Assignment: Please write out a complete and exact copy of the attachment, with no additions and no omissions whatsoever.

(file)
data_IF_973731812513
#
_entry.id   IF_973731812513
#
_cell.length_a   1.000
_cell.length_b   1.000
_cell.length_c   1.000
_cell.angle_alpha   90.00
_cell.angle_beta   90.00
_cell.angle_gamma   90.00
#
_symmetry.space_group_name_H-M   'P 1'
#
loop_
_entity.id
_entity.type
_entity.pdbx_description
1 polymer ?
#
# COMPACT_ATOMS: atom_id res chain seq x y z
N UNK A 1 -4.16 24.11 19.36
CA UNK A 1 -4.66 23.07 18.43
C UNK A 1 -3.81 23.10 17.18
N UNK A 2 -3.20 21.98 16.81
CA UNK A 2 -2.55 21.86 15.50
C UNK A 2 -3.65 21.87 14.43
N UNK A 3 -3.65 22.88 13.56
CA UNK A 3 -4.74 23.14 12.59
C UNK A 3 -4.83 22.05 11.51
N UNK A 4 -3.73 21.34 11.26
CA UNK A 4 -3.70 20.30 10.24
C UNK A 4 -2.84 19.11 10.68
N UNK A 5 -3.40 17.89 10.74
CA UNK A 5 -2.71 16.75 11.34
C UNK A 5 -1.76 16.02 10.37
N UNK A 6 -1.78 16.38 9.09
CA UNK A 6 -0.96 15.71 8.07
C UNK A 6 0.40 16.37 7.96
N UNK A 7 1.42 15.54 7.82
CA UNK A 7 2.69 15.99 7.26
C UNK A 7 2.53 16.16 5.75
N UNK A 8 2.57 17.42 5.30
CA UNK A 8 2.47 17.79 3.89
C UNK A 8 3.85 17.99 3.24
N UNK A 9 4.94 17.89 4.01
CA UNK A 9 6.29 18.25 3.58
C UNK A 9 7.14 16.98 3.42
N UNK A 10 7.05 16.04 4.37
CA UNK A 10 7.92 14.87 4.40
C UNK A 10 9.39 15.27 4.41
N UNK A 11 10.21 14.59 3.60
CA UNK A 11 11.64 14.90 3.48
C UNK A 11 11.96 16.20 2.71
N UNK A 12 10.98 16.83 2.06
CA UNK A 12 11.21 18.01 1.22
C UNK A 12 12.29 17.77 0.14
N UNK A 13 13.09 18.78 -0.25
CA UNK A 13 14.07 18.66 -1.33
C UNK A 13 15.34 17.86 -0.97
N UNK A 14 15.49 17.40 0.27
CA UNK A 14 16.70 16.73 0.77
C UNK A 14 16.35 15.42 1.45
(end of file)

data_IF_973731812513
#
_entry.id   IF_973731812513
#
_cell.length_a   1.000
_cell.length_b   1.000
_cell.length_c   1.000
_cell.angle_alpha   90.00
_cell.angle_beta   90.00
_cell.angle_gamma   90.00
#
_symmetry.space_group_name_H-M   'P 1'
#
loop_
_entity.id
_entity.type
_entity.pdbx_description
1 polymer ?
#
# COMPACT_ATOMS: atom_id res chain seq x y z
N UNK A 1 -4.16 24.11 19.36
CA UNK A 1 -4.66 23.07 18.43
C UNK A 1 -3.81 23.10 17.18
N UNK A 2 -3.20 21.98 16.81
CA UNK A 2 -2.55 21.86 15.50
C UNK A 2 -3.65 21.87 14.43
N UNK A 3 -3.65 22.88 13.56
CA UNK A 3 -4.74 23.14 12.59
C UNK A 3 -4.83 22.05 11.51
N UNK A 4 -3.73 21.34 11.26
CA UNK A 4 -3.70 20.30 10.24
C UNK A 4 -2.84 19.11 10.68
N UNK A 5 -3.40 17.89 10.74
CA UNK A 5 -2.71 16.75 11.34
C UNK A 5 -1.76 16.02 10.37
N UNK A 6 -1.78 16.38 9.09
CA UNK A 6 -0.96 15.71 8.07
C UNK A 6 0.40 16.37 7.96
N UNK A 7 1.42 15.54 7.82
CA UNK A 7 2.69 15.99 7.26
C UNK A 7 2.53 16.16 5.75
N UNK A 8 2.57 17.42 5.30
CA UNK A 8 2.47 17.79 3.89
C UNK A 8 3.85 17.99 3.24
N UNK A 9 4.94 17.89 4.01
CA UNK A 9 6.29 18.25 3.58
C UNK A 9 7.14 16.98 3.42
N UNK A 10 7.05 16.04 4.37
CA UNK A 10 7.92 14.87 4.40
C UNK A 10 9.39 15.27 4.41
N UNK A 11 10.21 14.59 3.60
CA UNK A 11 11.64 14.90 3.48
C UNK A 11 11.96 16.20 2.71
N UNK A 12 10.98 16.83 2.06
CA UNK A 12 11.21 18.01 1.22
C UNK A 12 12.29 17.77 0.14
N UNK A 13 13.09 18.78 -0.25
CA UNK A 13 14.07 18.66 -1.33
C UNK A 13 15.34 17.86 -0.97
N UNK A 14 15.49 17.40 0.27
CA UNK A 14 16.70 16.73 0.77
C UNK A 14 16.35 15.42 1.45